05.01.18

MURR Becomes First Reactor Facility to Join DOE’s Isotope Program

DOE and MURR partner to ensure scientists have access to essential research isotopes.

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MURR Becomes First Reactor Facility to Join DOE’s Isotope Program

The MURR® Reactor

The Science

A new partnership between the DOE Isotope Program and the University of Missouri Research Reactor (MURR®) will help ensure that essential radioisotopes are available for the research community. The first isotope available through the partnership is selenium-75. Selenium is a trace nutrient that plays a big role in the human immune system.

The Impact

Under this milestone partnership with the DOE Isotope Program, MURR® will become the first reactor to join the DOE’s University Production Network. The partnership ensures that selenium-75 and other isotopes will be available to researchers on a reliable schedule. It further ensures the isotopes will be in the right forms for sophisticated experiments.

Summary

The trace element selenium is part of the 21st naturally occurring amino acid in the genetic code and a micronutrient of interest in the life sciences. Selenium supports various important cellular functions including protection against oxidative damage, while selenium deficiency contributes to several pathophysiological conditions including heart disease, cancer, and inflammation. Selenium also plays a key role in immune function. It has been implicated in delaying the progression of AIDS in HIV-positive patients. 

Using radioactive selenium-75 provided through the partnership, researchers can “trace” the biological chemistry of the trace nutrient selenium in living systems at ultra-low concentrations. The radiotracer is such a powerful tool that it also allows scientists to probe what happens in a living system when the selenium concentration is lowered to produce a deficient selenium status. Much of what we know about the selenoproteome (the entire complement of selenoproteins that can be expressed by a cell, tissue, or organism) and its role in human nutrition and health comes from studies that have used the radiotracer selenium-75.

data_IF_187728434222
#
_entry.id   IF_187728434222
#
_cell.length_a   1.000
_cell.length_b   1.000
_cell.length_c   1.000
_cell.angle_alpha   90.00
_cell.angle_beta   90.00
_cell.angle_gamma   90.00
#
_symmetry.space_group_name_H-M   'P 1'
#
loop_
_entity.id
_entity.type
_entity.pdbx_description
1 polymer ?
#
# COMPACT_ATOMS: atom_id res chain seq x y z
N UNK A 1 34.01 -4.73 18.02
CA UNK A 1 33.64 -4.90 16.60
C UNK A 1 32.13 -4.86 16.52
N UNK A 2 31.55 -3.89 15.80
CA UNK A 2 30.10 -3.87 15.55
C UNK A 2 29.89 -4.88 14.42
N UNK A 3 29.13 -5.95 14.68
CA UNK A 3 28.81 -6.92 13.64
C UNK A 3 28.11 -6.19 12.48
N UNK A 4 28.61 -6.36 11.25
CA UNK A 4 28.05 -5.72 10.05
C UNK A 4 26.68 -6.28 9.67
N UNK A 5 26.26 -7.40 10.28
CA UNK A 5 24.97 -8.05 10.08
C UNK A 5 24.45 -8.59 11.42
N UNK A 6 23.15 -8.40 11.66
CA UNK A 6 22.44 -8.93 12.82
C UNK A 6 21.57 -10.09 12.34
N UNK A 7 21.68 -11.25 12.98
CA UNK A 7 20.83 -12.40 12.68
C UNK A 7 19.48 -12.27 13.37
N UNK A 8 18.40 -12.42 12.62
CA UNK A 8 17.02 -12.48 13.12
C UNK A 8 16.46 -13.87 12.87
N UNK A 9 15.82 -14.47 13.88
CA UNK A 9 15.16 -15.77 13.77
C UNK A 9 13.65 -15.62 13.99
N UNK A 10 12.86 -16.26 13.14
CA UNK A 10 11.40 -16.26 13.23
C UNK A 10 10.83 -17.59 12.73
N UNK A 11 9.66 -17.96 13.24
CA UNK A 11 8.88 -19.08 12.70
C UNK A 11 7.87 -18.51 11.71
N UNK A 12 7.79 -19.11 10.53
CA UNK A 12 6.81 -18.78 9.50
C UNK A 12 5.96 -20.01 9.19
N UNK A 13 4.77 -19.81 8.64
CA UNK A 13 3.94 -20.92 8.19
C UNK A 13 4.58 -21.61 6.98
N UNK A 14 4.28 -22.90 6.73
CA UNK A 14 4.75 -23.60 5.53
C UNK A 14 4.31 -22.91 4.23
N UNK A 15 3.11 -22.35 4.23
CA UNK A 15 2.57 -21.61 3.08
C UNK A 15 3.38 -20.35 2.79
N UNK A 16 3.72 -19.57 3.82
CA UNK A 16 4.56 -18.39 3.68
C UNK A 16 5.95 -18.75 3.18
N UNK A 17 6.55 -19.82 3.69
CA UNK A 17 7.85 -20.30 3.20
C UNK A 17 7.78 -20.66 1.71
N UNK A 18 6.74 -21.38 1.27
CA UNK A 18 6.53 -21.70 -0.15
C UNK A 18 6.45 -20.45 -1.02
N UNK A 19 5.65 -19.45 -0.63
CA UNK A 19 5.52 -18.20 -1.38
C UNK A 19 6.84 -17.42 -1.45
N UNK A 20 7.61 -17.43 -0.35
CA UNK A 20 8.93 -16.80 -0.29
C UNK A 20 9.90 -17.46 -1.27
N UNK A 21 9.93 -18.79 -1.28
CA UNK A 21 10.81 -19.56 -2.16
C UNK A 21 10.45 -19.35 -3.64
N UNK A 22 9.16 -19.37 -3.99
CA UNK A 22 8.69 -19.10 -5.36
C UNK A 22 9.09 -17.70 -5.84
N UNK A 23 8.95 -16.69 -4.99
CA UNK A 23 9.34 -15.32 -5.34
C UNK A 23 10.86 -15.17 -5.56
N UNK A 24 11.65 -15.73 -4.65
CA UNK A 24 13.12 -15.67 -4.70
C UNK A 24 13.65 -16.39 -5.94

The partnership between the University of Missouri Research Reactor and the DOE Isotope Program ensures that critical isotopes will be available on a reliable schedule to support research such as that currently being conducted into the role of selenoproteins.

Contact

J. David Robertson
University of Missouri Research Reactor Center
robertsonjo@missouri.edu

Funding

The partnership between the university and the DOE Isotope Program ensures that critical isotopes will be available on a reliable schedule for vital research, such as the role of selenoproteins (see the groundbreaking 1976 study below that used the radiotracer).

Publications

J.E. Cone, R.M. Del Rio, J.N. Davis, and T.C. Stadtman, “Chemical characterization of the selenoprotein component of clostridial glycine reductase: Identification of selenocysteine as the organoselenium moietyExternal link.” Proceedings of the National Academy of Sciences USA 73(8), 2659 (1976).

Related Links

MURR® Reactor: University of Missouri Research Reactor CenterExternal link

Highlight Categories

Program: NP

Performer/Facility: University

Last modified: 9/4/2018 1:46:22 PM